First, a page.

KABUL -- Afghanistan President Hamid Karzai said on Thursday that the U.S.-led war on militancy would "not be successful,” and accused Western media of waging “psychological warfare” on his country.
The outgoing leader said U.S. efforts to defeat the Taliban would fail “from Afghanistan’s view” because it was being fought in Afghan villages, rather than against insurgents based in neighboring countries - an apparent allusion to Pakistan.
He said Kabul would only sign a cross-border security pact with Pakistan aimed at ironing out security differences when Afghans can be certain that "suicide bombers, terrorists, weapons and cross-border shelling" would stop.
Joint US-Afghan operations are becoming more common, and so are the risks. NBC's Lester Holt reports.
Karzai was speaking at a press conference at his Kabul garden palace which was broadcast live on Afghan state television.
He told reporters he would hold presidential elections on time in 2014 - when his term will end - despite a continuing insurgency and concerns about a simultaneous NATO combat troop exit.
"The election will definitely happen. Go on and choose your own favorite candidate. My term, if prolonged by even a day, will be seen as illegitimate," Karzai said.
On Saturday night, an Afghan soldier approached Americans, killing a soldier and a contractor; with that, the number of soldiers killed in Afghanistan is around 2,100 in the United States' 11-year-war in the country. Insider attacks have become increasingly common – and no one seems to have a good answer about how to stop them. NBC's Lester Holt and Richard Engel report from Kabul.
Karzai's increasingly unpopular government has been mulling a change in election timing to avoid overlapping with the drawdown of U.S.-led NATO forces due to be completed by the end of 2014, when security is handed to Afghan forces.
Opposition parties had expressed concern that Karzai might act outside the constitution on poll timing, or try to install an ally as his successor to maintain an influence on power.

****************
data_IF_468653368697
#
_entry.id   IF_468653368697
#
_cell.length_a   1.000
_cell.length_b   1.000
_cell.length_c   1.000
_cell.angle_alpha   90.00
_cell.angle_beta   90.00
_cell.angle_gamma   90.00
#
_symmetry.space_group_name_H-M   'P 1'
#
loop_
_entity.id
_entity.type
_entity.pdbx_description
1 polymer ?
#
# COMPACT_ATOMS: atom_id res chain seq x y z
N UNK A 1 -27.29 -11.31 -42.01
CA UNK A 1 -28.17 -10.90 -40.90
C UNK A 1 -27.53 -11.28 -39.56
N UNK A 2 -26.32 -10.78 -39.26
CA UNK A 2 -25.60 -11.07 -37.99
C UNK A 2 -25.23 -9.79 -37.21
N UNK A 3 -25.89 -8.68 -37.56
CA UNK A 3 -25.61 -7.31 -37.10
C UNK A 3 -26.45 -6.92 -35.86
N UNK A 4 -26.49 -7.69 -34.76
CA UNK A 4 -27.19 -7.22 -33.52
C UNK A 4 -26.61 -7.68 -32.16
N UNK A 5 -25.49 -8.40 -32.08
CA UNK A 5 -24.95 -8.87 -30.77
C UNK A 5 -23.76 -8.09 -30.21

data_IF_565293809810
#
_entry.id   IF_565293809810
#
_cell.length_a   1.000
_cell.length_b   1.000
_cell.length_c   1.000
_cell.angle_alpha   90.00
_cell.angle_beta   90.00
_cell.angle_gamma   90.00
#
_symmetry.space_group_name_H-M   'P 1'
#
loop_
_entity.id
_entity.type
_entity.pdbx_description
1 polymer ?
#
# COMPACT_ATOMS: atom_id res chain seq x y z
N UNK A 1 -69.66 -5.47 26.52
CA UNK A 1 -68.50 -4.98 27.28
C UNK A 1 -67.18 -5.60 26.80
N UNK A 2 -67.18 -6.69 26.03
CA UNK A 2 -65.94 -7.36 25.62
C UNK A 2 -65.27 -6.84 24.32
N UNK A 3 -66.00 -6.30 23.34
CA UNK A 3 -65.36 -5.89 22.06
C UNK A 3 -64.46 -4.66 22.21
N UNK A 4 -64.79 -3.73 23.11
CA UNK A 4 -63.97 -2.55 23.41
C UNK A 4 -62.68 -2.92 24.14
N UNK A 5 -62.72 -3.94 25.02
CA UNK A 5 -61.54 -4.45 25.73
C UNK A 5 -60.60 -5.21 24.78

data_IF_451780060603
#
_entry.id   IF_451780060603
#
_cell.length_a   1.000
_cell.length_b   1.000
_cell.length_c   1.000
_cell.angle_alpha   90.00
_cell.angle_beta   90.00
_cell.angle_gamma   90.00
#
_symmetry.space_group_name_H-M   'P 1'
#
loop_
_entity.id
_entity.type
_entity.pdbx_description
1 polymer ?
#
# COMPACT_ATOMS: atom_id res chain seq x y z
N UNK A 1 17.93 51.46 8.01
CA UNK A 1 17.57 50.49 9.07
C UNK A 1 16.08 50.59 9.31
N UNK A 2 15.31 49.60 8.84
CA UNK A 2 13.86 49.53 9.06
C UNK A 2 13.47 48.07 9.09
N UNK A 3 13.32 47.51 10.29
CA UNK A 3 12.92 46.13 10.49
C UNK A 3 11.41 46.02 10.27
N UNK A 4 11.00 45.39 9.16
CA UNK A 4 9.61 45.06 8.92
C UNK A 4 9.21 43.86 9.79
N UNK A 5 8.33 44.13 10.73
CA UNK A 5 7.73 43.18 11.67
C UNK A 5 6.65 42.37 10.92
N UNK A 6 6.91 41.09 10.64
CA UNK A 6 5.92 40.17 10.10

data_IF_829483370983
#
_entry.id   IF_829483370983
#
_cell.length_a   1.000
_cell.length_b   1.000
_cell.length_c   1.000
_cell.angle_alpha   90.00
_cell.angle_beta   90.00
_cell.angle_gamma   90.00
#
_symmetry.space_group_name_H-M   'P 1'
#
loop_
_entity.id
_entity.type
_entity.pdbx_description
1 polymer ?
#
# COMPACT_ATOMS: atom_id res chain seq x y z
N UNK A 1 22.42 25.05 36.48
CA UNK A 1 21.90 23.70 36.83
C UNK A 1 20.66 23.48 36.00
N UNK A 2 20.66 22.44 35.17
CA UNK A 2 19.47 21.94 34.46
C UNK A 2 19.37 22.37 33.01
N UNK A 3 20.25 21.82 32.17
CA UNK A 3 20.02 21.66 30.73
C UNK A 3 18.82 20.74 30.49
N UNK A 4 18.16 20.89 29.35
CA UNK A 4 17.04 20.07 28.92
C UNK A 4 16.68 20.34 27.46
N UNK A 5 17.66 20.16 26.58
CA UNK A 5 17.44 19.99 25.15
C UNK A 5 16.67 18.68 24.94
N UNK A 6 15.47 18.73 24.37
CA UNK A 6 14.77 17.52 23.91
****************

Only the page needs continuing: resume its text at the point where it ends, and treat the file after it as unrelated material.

NBC's Richard Engel examines America's progress after fighting for more than a decade in Afghanistan. Is there any evidence that the American plan to hand over a credible, stable Afghan government will work?
Karzai also took aim at foreign media outlets, which he accused of painting a "doomsday scenario" of Afghanistan after the NATO pullout, despite promises of international aid and security assistance from Western military backers.
He said international media were conducting "psychological warfare" against the country's international reputation by suggesting it would fall apart after the NATO withdrawal and that the Taliban would likely return to power.
Karzai: US media launched psychological war & propaganda against Afghanistan to undermine people's self confidence "not something allies do"— Quentin Sommerville (@sommervillebbc) October 4, 2012
BBC journalist Quentin Sommerville said Karzai told the conference: “If the objective of this propaganda campaign is to show that Afghanistan is weak and undermine people's self confidence, this is not something allies do.”
Reuters contributed to this report.
Sahar Parniyan, 22, is Afghanistan's most famous actress. She stars in the country's number one comedy, "The Ministry," an offshoot of the popular US TV show, "The Office." After receiving death threats, she is now in hiding. NBC's Atia Abawi reports.
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